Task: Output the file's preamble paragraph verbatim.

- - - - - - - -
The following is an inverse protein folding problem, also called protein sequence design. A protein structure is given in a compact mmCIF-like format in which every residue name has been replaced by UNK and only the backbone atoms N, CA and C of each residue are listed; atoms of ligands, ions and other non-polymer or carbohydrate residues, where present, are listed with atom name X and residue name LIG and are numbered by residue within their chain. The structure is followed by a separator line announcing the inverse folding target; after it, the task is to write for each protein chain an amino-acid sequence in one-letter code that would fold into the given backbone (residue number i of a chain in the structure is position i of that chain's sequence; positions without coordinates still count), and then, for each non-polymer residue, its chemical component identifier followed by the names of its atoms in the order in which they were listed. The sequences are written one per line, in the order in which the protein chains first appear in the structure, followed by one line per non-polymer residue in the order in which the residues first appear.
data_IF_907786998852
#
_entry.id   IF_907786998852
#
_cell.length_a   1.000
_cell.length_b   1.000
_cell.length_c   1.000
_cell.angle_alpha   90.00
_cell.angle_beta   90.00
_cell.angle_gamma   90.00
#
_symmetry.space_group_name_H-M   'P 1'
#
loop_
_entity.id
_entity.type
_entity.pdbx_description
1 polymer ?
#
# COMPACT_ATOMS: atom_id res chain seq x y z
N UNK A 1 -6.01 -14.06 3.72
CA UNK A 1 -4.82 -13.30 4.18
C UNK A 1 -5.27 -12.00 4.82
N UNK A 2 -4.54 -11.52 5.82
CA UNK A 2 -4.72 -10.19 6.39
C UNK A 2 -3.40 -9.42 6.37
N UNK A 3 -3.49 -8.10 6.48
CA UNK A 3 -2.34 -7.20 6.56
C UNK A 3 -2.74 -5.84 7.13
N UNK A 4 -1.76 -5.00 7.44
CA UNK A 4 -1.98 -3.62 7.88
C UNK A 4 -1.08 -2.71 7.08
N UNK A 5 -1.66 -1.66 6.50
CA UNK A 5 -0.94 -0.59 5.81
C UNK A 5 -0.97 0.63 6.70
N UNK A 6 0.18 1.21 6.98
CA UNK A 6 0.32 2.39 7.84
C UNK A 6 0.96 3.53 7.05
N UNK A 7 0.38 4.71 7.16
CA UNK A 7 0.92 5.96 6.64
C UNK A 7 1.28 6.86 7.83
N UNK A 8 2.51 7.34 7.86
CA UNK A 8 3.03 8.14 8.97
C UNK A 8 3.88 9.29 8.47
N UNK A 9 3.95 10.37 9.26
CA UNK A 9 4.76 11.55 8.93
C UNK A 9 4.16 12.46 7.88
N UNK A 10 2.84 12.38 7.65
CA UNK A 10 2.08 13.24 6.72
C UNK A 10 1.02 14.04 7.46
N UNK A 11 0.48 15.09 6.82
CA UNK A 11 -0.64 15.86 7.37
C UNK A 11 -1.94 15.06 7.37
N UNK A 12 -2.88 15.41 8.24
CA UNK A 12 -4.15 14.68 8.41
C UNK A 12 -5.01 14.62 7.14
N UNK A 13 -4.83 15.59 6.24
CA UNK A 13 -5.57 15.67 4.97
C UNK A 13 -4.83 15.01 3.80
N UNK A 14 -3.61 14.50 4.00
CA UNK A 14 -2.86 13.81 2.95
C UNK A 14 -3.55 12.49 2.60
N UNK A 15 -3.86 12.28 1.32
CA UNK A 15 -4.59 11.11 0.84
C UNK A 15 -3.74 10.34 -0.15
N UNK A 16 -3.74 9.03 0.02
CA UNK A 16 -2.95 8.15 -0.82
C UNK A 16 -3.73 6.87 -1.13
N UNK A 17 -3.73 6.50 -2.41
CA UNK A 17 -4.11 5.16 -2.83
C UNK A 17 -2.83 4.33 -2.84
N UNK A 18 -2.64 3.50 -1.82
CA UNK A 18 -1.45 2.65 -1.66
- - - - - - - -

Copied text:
The following is an inverse protein folding problem, also called protein sequence design. A protein structure is given in a compact mmCIF-like format in which every residue name has been replaced by UNK and only the backbone atoms N, CA and C of each residue are listed; atoms of ligands, ions and other non-polymer or carbohydrate residues, where present, are listed with atom name X and residue name LIG and are numbered by residue within their chain. The structure is followed by a separator line announcing the inverse folding target; after it, the task is to write for each protein chain an amino-acid sequence in one-letter code that would fold into the given backbone (residue number i of a chain in the structure is position i of that chain's sequence; positions without coordinates still count), and then, for each non-polymer residue, its chemical component identifier followed by the names of its atoms in the order in which they were listed. The sequences are written one per line, in the order in which the protein chains first appear in the structure, followed by one line per non-polymer residue in the order in which the residues first appear.